The keyboard warriors are doing battle, clashing on all frontiers. With rage they tap ever faster on keyboards of glass and plastic, outdoing their opponents with snippets of sentiment, oblivious to the weight of their words. All is fair in love and war, they believe, unconscious of the cautious wisdom of old that sought to restrain the tongue from its visceral temper.
With unrestrained brutality, their opponents will be vanquished, indignation seething through their veins. It is a battle that must be won, right now, right there on a tiny screen, for all to see and witness. It is a battle that must be won at all costs, no expenses spared — work may suffer, a prayer might be missed, real life companions might sit neglected — all must wait, for in the heat of war, everybody must know of the rightness of the warrior, and every other view, opinion or passing thought must be defeated.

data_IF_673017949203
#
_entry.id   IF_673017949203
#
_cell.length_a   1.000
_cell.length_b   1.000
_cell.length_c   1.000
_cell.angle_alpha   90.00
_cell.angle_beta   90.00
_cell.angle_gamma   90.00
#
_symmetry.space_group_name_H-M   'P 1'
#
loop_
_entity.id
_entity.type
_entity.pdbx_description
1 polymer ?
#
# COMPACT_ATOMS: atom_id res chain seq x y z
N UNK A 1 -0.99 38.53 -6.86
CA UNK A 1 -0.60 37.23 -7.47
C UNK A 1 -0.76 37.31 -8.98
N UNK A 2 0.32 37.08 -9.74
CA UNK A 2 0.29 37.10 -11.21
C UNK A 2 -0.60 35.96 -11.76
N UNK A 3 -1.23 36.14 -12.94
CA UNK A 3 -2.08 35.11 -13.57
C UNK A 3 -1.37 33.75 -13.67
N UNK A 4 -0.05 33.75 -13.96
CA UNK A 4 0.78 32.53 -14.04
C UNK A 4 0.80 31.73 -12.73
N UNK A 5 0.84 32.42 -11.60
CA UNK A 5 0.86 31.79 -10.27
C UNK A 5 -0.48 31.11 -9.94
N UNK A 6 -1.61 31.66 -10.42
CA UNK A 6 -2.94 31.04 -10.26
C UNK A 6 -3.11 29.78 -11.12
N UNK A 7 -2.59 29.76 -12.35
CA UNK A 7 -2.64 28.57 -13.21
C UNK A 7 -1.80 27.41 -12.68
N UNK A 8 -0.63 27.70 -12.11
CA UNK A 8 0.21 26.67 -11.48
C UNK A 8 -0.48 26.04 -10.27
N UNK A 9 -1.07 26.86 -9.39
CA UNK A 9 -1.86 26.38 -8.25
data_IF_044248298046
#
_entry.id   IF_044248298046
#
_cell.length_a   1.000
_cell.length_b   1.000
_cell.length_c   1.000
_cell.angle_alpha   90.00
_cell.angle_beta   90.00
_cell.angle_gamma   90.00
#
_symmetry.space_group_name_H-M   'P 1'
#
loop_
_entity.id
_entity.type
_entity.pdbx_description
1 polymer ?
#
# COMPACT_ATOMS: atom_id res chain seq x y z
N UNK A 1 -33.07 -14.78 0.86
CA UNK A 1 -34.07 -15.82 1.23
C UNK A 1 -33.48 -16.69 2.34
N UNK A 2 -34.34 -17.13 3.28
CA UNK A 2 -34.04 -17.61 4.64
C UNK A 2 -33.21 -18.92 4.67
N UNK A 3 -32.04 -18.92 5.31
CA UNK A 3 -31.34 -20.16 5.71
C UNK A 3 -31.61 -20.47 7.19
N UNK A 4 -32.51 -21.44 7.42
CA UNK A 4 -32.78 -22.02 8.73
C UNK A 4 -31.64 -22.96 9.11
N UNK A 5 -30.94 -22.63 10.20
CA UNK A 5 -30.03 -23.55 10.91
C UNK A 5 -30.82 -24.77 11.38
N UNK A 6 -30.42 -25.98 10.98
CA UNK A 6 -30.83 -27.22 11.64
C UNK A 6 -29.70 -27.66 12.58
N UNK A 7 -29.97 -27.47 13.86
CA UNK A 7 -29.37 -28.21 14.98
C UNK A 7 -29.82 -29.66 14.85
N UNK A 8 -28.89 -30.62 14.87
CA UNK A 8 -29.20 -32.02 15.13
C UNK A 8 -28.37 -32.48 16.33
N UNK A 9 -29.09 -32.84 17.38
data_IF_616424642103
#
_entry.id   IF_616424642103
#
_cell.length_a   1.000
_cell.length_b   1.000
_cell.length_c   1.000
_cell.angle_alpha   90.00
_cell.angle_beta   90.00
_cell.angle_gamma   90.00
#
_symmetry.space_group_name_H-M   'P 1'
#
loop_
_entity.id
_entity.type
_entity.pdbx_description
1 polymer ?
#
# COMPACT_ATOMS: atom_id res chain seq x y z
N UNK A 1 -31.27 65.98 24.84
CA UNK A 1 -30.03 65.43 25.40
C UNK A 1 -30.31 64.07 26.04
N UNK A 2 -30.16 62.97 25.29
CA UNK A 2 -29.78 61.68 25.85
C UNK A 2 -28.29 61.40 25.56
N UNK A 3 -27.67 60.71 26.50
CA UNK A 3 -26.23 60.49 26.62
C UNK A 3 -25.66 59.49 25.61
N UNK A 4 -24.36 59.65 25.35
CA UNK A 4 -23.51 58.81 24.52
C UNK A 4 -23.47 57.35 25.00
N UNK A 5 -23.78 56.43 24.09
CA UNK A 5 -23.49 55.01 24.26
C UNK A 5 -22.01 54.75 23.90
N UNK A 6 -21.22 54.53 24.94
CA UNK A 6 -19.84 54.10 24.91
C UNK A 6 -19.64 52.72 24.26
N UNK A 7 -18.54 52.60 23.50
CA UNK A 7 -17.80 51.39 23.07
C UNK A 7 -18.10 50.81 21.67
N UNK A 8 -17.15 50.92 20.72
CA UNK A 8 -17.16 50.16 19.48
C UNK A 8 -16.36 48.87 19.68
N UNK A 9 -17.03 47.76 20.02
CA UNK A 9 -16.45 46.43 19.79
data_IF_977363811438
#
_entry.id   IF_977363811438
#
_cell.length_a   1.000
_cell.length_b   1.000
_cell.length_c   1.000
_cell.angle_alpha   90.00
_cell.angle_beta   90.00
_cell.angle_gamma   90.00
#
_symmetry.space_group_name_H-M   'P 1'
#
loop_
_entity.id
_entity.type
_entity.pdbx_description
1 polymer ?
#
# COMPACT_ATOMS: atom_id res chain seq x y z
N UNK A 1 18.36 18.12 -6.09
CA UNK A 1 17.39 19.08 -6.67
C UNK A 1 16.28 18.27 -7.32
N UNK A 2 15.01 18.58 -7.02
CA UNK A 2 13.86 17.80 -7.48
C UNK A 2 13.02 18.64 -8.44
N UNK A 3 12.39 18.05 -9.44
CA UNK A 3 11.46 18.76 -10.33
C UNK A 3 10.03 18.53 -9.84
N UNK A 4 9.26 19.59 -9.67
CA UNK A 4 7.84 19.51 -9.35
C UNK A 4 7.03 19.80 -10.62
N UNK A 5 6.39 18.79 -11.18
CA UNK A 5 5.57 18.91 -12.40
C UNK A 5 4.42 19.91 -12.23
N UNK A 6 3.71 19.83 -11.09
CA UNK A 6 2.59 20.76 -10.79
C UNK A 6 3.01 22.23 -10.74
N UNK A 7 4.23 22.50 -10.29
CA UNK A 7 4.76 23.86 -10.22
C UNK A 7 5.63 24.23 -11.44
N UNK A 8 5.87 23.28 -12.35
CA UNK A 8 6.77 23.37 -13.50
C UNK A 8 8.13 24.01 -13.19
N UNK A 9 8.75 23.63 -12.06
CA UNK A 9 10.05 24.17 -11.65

He who forsakes argument, even when he is right: a sunnah unheard. Speak good or remain silent: another sunnah ignored. Be just even against your own selves: a command unpracticed. He does not utter a sentence except that an angel is near him ready to record it: an observation unobserved. The most excellent are those from whose tongue and hands other Muslims are safe: the best of advice unheeded.
Isn’t it strange that war is so easy and peace so difficult, because peace just requires everyone to do nothing, while war requires them to do so much? Peace costs nothing, while war costs all.
On physical battlefields great armaments are fired, lives squandered, money dissolved, emotions crushed, innocents obliterated, passions heightened, humanity aborted.
On virtual battlefields words are weapons, emotions are bullets, anger bombs, but in the rage of the battle it is the soul of the attacking combatant that dies; it is his heart which shrivels up, his ego inflated. Incline to peace remains unrecalled. On this battlefield his words must reign victorious, and all others must be vanquished.
And so the battle rages on. Into the night and the following day. These words can never be exhausted. There is still so much more to say.